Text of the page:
Amazon Ownership of Whole Foods Giving Employees ‘Nightmares,’ Tanking Morale

A customer stands at a coffee bar in front of an Amazon.com Inc. Pop-Up store inside the Lakeview Whole Foods Market Inc. store in Chicago, Illinois, U.S., on Monday, Nov. 20, 2017. Amazon.com Inc. is betting that people shopping for discounted organic Thanksgiving turkeys at Whole Foods this week may decide …
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Morale among employees of grocery giant Whole Foods has cratered after Amazon owner Jeff Bezos bought the chain and instituted new stocking and employee management policies, a report says.

The popular Texas-based niche grocery chain was bought by Amazon last year for a hefty $13.7 billion price tag, but employees are ruing the day the online retailer made the purchase, according to Business Insider (BI).

Employees feel hard pressed by the new policies Bezos’s management team put in place at Whole Foods. The pressure put upon them by updated stocking procedures and “pop quizzes” is causing some to have “nightmares” about work.

“I wake up in the middle of the night from nightmares,” a Whole Foods staffer told BI. “The stress has created such a tense working environment. Seeing someone cry at work is becoming normal.”

One of the problems for employees is the new order to shelf (OTS) stocking system put in place by Amazon bosses. The system is apparently breaking down morale.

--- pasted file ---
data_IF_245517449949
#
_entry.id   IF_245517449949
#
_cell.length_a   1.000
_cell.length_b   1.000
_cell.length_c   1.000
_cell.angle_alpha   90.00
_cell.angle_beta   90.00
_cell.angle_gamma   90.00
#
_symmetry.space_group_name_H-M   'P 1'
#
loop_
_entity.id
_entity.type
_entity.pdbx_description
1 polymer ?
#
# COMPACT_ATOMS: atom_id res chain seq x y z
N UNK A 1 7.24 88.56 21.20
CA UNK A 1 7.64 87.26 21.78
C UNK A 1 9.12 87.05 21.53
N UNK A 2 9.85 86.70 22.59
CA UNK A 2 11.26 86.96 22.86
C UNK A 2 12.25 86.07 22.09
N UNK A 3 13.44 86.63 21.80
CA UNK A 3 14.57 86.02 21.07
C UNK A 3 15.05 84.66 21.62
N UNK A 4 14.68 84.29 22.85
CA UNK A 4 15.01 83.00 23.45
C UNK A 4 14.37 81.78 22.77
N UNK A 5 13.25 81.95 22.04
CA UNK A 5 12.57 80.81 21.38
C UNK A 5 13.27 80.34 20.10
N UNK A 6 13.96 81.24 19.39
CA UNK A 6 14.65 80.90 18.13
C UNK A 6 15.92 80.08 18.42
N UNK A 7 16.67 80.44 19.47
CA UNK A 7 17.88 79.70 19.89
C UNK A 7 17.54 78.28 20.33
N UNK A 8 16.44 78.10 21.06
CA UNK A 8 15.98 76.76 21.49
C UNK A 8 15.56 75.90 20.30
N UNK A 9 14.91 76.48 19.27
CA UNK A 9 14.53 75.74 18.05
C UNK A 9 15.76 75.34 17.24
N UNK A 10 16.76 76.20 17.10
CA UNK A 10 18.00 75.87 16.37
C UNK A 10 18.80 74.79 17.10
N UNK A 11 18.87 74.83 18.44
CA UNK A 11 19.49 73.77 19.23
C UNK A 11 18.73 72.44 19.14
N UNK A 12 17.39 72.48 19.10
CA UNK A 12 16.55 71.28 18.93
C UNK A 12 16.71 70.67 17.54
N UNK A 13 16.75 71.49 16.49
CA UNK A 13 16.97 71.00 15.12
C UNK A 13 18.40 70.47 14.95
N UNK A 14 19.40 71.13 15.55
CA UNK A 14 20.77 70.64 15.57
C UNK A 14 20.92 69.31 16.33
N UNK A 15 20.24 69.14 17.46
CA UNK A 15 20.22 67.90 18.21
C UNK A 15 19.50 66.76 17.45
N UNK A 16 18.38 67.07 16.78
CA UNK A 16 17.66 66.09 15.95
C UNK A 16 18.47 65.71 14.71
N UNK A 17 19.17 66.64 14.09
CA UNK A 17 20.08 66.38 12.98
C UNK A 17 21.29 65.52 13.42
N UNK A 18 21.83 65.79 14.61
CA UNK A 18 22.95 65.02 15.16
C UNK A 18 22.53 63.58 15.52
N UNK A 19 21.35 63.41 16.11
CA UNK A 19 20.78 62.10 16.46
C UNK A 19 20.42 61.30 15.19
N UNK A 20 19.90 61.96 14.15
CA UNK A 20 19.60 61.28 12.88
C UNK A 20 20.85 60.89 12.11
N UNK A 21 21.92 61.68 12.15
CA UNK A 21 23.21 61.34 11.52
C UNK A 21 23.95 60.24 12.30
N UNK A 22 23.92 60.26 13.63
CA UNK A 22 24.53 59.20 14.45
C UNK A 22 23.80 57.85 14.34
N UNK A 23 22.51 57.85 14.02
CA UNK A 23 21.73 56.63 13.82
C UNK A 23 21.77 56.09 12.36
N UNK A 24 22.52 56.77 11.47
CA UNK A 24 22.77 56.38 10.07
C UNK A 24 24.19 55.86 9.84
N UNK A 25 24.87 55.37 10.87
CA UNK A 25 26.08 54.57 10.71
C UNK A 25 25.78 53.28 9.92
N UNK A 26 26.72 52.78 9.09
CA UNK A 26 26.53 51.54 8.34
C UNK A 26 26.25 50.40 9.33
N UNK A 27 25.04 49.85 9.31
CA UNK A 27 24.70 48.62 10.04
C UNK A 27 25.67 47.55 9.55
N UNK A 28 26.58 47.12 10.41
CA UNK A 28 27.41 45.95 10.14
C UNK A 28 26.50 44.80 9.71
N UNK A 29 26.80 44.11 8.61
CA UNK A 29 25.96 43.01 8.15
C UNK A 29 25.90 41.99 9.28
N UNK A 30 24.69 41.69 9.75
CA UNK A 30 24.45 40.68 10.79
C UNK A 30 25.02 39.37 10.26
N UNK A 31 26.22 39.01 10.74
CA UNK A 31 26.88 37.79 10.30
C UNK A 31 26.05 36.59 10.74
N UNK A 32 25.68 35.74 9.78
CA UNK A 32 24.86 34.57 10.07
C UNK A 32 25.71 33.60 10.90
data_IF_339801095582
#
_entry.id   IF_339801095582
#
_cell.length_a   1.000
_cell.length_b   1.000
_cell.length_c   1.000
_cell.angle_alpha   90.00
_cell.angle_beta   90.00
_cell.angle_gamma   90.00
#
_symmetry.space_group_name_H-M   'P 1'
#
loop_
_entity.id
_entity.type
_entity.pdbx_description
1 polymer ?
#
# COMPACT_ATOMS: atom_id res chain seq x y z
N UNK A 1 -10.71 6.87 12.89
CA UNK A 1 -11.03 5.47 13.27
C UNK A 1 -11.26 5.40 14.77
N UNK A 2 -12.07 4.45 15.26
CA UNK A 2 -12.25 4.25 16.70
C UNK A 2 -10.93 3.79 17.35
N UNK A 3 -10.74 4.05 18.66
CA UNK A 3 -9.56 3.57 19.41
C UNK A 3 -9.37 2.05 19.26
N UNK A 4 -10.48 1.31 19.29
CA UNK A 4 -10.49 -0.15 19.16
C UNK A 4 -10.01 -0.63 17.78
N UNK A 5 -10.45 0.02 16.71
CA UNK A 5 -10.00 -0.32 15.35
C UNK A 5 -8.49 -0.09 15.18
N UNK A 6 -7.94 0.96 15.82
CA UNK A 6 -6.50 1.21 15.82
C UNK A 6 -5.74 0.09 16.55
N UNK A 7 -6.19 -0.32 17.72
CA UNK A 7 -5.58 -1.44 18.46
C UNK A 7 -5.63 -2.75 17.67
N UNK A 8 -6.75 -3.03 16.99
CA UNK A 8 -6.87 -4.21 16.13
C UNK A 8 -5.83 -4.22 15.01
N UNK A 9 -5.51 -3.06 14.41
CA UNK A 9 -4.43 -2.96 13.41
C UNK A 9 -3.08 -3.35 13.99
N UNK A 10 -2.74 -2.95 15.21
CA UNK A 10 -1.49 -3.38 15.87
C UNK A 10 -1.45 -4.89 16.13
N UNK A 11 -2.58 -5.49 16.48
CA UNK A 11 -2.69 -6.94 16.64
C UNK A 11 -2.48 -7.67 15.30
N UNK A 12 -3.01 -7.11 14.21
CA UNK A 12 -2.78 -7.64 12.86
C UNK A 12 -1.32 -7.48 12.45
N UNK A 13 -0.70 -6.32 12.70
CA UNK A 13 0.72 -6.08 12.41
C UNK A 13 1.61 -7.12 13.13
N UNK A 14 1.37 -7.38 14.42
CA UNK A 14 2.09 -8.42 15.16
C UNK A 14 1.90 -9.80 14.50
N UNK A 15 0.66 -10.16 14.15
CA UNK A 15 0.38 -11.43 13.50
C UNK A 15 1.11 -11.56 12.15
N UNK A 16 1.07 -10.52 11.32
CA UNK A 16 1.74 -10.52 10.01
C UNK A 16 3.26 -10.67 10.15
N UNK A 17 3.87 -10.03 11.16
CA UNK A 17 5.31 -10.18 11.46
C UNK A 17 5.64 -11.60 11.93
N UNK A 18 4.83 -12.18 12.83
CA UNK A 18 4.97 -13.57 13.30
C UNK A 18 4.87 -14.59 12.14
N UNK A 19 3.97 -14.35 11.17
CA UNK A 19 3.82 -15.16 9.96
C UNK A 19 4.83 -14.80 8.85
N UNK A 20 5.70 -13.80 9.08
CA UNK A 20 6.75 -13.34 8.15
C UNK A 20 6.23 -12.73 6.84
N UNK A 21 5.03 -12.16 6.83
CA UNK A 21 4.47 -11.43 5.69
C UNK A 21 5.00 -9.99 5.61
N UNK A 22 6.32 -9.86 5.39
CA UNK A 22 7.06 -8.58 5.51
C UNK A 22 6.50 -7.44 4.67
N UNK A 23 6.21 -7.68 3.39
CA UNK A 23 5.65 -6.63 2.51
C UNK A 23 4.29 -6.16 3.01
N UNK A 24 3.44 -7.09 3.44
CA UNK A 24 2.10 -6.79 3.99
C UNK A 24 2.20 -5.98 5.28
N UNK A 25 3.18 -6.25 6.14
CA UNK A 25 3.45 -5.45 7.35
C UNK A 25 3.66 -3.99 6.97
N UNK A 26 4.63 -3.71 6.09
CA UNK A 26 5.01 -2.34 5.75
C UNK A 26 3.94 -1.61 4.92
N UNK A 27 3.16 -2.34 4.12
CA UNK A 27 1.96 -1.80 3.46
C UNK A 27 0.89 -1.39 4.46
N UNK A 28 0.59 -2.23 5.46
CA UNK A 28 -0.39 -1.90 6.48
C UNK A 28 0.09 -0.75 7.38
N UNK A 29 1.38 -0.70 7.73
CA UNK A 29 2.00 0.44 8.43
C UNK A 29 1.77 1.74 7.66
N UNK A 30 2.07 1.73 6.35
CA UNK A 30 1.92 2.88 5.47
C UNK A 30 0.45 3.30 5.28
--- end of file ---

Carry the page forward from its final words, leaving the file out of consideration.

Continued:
According to Amazon, OTS is geared to deliver smaller amounts of product to stores in order to keep it fresh and to help the company track inventory better. But OTS requires employees to stock shelves far more often and to keep a closer eye on stockroom supplies to prevent shortages.

According to BI, there have been growing pains with the system, and some locations have experienced product shortages.

Still, Amazon says that when it purchased Whole Foods, its locations had a million dollars of product that was spoiling and had to be thrown away. With the new system, that is no longer a problem.

“On paper, things look good — our spoilage is in check, and I don’t have a lot of back stock. But I have never seen so many empty shelves in my store,” a manager told BI.

Customers have also noticed the lack of product, though, and many are questioning the new ownership, the site reports.

Still, BI also learned that with the OTS system, Whole Foods might be on track to saving $300 million in costs by 2020.

But it is another new management policy that seems to be giving employees the most stress. Managers have begun dropping pop quizzes on employees, replete with scorecards and a stiff grading policy. Less than 89 percent correct is a failing grade, which could lead to discipline or even termination.

The tests are brutal, say the employees BI spoke to:

Multiple employees said these tests had “crushed” morale in stores because workers are terrified of getting “walked” and missing some small detail.

“You are so concerned about passing this military-like test that you actually start to lose your department’s operational conditions,” an employee said.

Another worker explained: “We think of it as punishment. They think of it as a way to correct errors.”

Whole Foods is a favorite for many customers, but the new systems imposed by Amazon is causing some hiccups for the company. It remains to be seen if Amazon’s new systems will even out and bring profits.

Follow Warner Todd Huston on Twitter @warnerthuston.

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